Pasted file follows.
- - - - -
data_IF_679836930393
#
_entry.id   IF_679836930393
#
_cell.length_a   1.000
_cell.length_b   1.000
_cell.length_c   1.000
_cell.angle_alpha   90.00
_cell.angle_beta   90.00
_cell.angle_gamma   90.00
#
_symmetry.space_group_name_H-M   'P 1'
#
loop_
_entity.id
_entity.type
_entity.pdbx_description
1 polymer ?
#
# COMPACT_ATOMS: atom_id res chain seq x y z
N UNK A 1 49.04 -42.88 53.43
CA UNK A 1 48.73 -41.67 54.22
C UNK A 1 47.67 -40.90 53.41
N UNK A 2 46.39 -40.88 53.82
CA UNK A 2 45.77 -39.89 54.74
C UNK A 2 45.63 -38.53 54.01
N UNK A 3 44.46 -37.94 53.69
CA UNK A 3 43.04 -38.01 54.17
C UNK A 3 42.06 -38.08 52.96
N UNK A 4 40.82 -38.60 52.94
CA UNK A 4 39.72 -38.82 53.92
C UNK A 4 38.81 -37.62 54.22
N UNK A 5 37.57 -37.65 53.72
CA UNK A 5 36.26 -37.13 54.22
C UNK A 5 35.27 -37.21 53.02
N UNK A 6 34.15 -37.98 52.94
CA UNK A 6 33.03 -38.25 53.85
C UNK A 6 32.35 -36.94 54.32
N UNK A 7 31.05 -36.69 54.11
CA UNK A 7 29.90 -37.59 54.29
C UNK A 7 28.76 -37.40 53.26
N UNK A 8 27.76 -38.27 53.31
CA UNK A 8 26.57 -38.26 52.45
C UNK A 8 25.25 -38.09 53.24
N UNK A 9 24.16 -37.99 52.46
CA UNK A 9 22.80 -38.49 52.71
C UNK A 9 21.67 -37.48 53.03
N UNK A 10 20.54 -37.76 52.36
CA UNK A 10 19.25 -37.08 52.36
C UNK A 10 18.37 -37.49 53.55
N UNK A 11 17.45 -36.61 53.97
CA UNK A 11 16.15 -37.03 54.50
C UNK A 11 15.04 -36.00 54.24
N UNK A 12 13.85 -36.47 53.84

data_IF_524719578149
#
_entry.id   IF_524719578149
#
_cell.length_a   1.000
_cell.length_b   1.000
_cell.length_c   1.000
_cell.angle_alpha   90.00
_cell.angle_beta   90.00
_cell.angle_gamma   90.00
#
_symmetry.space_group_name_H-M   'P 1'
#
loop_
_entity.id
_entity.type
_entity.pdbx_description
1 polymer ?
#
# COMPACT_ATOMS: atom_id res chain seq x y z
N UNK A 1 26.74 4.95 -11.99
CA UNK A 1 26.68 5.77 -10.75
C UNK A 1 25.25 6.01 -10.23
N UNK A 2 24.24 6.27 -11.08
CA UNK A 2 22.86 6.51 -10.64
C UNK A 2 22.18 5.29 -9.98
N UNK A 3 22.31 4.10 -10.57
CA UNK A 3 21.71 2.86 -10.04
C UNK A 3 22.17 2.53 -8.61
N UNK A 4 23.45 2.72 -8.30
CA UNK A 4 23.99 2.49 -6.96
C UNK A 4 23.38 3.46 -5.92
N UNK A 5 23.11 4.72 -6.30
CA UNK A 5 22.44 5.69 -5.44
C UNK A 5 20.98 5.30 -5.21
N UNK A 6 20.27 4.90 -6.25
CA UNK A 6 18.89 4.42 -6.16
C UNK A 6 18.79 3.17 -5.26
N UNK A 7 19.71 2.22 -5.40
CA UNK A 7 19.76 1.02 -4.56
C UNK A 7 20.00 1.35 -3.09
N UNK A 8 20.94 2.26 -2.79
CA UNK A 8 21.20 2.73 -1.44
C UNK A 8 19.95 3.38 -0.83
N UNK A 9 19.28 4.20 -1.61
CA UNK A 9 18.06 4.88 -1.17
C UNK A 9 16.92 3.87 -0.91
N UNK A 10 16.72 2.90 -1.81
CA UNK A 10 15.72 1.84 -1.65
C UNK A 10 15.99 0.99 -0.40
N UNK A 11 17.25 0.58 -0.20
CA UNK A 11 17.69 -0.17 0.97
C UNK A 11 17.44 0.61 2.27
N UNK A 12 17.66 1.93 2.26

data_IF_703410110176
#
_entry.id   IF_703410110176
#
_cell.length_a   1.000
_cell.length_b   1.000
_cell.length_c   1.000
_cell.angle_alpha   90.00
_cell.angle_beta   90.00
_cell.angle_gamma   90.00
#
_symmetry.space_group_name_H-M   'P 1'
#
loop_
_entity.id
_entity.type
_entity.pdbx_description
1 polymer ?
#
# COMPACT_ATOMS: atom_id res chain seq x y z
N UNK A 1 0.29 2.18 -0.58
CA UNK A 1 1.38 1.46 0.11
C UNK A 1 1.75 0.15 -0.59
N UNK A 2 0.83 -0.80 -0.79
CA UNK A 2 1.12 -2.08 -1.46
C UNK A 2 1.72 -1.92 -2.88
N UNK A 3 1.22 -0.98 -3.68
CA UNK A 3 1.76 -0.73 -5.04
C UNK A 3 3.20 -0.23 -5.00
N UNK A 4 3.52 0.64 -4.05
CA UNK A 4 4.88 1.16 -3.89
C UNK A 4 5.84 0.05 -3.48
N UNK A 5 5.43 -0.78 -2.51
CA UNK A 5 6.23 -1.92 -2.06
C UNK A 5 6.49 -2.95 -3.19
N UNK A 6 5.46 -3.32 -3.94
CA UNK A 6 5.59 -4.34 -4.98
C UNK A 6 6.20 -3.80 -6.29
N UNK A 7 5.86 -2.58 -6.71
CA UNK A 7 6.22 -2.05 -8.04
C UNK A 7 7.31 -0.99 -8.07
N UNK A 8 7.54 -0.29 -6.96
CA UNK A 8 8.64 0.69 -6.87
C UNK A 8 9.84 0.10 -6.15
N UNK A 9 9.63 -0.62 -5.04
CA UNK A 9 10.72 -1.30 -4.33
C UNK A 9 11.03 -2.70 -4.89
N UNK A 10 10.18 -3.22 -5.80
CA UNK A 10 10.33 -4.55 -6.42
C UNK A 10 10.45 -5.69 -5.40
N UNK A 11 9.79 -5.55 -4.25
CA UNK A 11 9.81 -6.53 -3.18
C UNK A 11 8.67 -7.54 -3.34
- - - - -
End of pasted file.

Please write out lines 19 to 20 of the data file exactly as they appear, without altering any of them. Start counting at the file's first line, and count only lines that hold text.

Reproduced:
#
# COMPACT_ATOMS: atom_id res chain seq x y z